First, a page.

Why the Panic over Korea Peace Talks? (2/2)
As President Trump and Kim Jong-Un agree to historic talks, centrist voices are expressing alarm based on a self-serving and false reading of history, says Timothy Shorrock
AARON MATÉ: It’s The Real News. I’m Aaron Maté. President Trump and Kim Jong-un have announced historic talks that could lead to denuclearizing North Korea but rather than embrace the move, some of President Trump’s centrist critics are voicing alarm. Here, for example, is Rachel Maddow of MSNBC.
RACHEL MADDOW: Why has that never happened in all the decades North Korea has existed as a nation? Why hasn’t any other president ever done, should I take that to mean that this might be a particularly risky or even an unwise move? I think that’s how most presidents would approach the idea of a personal presidential meeting with the North Korean dictator. I think a lot of people probably suspect tonight that those are not the kinds of questions that this president asked himself before agreeing to this meeting. But this is the president we have and he said yes to North Korea.
AARON MATÉ: Earlier today, on the same network, Joe Scarborough of Morning Joe spoke to MSNBC chief foreign correspondent Andrea Mitchell.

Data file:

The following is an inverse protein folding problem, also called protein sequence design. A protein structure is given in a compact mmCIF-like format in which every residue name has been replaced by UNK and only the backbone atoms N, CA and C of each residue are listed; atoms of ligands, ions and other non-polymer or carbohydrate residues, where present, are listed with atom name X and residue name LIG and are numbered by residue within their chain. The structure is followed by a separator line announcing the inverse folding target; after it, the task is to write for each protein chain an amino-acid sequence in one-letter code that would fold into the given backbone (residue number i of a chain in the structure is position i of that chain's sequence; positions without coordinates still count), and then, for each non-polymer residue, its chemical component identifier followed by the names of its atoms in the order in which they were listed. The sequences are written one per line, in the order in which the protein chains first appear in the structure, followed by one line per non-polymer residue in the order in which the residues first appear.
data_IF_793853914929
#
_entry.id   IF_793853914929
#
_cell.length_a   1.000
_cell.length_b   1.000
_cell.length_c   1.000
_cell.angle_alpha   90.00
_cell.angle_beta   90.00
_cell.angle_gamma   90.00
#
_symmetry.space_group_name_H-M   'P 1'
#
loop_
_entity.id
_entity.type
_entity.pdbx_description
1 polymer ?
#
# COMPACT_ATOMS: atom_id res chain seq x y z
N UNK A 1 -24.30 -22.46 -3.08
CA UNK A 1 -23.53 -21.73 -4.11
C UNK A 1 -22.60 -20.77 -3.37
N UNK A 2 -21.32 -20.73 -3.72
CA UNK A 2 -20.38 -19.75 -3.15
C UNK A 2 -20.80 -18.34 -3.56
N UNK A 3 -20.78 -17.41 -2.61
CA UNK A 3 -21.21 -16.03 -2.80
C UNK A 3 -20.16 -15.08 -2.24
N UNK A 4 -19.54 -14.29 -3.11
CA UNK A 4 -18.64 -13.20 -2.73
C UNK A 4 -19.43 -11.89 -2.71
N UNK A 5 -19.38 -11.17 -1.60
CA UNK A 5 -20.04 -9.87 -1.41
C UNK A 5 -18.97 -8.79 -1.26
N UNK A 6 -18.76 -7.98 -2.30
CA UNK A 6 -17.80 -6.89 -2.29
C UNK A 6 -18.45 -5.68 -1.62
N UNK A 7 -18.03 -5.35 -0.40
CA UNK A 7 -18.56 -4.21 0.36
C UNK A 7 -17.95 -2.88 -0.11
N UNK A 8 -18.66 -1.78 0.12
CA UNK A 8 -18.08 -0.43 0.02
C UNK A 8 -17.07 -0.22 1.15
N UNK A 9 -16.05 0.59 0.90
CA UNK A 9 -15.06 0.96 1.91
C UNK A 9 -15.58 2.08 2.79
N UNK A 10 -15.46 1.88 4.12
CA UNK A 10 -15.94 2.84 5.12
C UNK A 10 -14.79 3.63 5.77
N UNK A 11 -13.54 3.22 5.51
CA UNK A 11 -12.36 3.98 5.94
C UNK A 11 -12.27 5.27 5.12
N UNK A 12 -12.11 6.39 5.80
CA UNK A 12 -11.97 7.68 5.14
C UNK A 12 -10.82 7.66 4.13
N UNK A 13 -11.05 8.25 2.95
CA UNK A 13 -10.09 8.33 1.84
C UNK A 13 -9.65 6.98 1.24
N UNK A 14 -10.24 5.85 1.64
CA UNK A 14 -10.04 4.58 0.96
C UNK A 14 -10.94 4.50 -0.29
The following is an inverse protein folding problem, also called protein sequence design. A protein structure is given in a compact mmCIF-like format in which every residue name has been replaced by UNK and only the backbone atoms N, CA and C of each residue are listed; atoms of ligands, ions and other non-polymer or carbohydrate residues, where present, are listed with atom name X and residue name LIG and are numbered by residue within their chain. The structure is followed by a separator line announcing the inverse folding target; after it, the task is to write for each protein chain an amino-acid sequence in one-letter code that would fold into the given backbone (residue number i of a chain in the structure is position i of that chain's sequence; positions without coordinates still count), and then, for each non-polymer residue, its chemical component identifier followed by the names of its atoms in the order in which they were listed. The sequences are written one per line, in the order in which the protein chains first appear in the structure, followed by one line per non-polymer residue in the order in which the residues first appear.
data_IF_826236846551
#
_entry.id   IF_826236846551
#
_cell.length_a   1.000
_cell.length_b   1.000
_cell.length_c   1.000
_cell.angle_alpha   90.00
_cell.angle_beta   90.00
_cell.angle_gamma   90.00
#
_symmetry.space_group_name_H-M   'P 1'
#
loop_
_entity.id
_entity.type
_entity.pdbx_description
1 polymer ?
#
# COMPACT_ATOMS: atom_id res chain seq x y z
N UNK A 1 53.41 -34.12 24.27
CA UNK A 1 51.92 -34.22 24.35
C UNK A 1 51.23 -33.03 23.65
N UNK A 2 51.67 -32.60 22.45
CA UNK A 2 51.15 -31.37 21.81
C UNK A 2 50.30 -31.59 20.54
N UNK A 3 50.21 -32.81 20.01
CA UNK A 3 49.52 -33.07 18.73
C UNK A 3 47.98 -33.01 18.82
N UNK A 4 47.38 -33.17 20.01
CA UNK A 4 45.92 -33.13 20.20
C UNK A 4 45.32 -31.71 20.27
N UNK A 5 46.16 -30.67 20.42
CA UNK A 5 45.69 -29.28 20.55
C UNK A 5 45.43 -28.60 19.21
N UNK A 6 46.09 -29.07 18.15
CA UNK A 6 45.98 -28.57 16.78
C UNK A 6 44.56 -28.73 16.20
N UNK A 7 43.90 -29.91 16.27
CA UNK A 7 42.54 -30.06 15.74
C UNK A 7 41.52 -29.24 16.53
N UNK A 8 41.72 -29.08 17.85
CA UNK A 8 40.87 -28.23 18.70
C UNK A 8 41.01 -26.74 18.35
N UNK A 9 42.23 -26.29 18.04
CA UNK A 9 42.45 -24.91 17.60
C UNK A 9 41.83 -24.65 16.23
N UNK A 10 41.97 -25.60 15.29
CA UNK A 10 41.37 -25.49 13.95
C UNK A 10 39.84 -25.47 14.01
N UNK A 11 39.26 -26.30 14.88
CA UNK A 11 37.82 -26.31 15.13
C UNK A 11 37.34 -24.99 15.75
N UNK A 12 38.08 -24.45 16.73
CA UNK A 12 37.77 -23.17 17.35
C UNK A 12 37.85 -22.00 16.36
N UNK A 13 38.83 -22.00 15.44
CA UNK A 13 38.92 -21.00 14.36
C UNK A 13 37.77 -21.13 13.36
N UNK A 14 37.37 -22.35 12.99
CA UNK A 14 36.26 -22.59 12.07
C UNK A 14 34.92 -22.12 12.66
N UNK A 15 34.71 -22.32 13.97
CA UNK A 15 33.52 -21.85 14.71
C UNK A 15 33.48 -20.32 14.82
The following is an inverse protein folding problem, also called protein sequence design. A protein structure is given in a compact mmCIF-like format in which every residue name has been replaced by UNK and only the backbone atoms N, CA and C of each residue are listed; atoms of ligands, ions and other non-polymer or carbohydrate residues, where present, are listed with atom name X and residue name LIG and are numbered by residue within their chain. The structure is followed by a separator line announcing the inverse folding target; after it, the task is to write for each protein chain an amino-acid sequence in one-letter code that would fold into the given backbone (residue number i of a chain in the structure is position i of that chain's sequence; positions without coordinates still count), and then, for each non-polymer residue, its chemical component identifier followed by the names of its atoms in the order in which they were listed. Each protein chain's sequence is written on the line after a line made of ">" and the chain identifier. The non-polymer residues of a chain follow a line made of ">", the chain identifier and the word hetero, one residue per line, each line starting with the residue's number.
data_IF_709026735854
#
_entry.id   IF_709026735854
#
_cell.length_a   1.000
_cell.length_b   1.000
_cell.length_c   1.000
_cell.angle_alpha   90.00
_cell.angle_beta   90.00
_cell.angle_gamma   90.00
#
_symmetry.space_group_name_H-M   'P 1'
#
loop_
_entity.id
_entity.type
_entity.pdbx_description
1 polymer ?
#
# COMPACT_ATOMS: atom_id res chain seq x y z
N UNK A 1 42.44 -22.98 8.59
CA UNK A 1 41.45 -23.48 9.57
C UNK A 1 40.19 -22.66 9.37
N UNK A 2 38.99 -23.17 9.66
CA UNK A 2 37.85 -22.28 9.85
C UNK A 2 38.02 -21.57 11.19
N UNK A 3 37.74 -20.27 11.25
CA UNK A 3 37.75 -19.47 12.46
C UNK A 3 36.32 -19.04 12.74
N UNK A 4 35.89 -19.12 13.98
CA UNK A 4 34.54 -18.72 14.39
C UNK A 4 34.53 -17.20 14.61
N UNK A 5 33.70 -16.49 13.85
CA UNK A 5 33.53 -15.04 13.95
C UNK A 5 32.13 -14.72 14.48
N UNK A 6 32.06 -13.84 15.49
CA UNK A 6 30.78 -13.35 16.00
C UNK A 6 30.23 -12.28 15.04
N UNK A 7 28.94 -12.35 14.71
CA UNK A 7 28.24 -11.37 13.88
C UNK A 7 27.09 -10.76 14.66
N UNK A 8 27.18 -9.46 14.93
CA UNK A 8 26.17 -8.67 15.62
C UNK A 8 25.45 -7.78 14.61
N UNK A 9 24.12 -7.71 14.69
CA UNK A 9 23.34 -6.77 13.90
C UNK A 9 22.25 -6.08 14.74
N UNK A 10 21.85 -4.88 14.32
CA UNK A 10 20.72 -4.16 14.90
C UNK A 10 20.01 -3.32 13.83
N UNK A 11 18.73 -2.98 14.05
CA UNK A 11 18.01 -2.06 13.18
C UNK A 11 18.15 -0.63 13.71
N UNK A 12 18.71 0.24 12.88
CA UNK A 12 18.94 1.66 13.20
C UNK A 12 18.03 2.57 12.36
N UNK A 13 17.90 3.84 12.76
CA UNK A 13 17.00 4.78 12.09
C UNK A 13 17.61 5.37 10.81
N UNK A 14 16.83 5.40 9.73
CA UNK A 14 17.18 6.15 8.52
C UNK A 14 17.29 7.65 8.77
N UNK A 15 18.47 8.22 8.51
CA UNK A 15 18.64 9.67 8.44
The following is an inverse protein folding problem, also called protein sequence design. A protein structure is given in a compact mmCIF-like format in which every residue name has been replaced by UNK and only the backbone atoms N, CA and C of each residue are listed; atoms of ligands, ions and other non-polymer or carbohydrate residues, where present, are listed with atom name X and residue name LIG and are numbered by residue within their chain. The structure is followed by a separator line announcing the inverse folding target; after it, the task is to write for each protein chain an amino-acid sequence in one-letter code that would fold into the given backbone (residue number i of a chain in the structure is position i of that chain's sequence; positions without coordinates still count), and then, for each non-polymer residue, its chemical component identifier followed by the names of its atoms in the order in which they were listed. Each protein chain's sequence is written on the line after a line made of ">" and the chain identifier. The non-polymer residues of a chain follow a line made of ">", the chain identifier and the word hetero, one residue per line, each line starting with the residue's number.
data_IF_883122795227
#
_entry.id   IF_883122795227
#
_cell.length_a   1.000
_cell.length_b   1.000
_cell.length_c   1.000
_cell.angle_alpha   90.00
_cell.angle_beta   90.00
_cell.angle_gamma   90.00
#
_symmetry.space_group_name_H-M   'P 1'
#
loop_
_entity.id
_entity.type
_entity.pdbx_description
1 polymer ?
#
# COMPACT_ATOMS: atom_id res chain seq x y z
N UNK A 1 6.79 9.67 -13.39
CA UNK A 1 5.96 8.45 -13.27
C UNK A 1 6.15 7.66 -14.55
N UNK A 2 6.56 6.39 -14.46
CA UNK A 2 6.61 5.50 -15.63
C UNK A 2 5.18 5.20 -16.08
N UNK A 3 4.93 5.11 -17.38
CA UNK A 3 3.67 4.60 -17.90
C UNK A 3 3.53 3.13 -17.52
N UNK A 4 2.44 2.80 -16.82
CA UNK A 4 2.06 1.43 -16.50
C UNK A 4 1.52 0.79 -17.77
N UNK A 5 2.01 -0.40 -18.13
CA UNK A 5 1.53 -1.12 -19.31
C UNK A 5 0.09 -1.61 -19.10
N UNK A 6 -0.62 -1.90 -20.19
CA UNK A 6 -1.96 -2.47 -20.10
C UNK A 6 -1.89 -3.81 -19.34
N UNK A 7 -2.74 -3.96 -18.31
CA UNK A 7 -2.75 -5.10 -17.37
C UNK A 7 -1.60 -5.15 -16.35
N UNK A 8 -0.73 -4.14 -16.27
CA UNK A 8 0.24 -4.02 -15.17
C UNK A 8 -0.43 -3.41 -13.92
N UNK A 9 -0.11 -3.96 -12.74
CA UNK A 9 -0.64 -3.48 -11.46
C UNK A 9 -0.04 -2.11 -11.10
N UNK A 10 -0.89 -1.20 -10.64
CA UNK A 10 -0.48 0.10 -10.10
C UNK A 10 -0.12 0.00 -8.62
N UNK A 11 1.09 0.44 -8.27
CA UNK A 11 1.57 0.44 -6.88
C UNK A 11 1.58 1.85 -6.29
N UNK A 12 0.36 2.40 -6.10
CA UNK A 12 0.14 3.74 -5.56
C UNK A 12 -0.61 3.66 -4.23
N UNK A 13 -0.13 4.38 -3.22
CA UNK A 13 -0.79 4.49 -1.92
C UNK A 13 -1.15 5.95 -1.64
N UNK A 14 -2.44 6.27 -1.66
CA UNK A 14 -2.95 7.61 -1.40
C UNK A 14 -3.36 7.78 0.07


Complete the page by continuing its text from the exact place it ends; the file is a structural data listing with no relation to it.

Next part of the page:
JOE SCARBOROUGH: Andrea, let’s talk really briefly for people who may not be aware of it, but talk about how the North Koreans have made fools of every American president since Bill Clinton.
ANDREA MITCHELL: Bill Clinton, George W. Bush, even though he then called them the evil empire and Barack Obama, all three fooled. A former president, Jimmy Carter, going in 1994 and getting fooled and misled by Kim Jong-un’s father, Kim Jong-il. I was there during negotiations with, previously, the highest ranking American to ever meet with a North Korean leader was Madeleine Albright. In October of 2000, we went and they were going to normalize relations. And then George W. Bush hit the pause button on that when he was elected in March of 2001. They’ve all been…
JOE SCARBOROUGH: Even that… Even that…
ANDREA MITCHELL: They’ve cheated in every instance.
JOE SCARBOROUGH: And even the…
AARON MATÉ: In part one of this conversation, we were joined by Christine Ahn of Women Cross DMZ, but she had to leave us. We are still joined by Tim Shorrock, independent journalist who covers US-Korea relations for The Nation and the Korea Center for Investigative Reporting. Welcome Tim. If you could address that brief history that Andrea Mitchell just outlined where she talks about a history of North Korea fooling the US. Is that accurate?
TIM SHORROCK: No, it’s not accurate at all. The media, including NBC, is pumping lies out one after the other about the US and North Korea, this history of diplomacy that’s happened. You notice the last thing she said, she talked about the Clinton agreement and then she said Bush kind of put the kibosh on that or, didn’t get her exact words. Yeah, there was an agreement under which North Korea froze its nuclear processing for 12 years.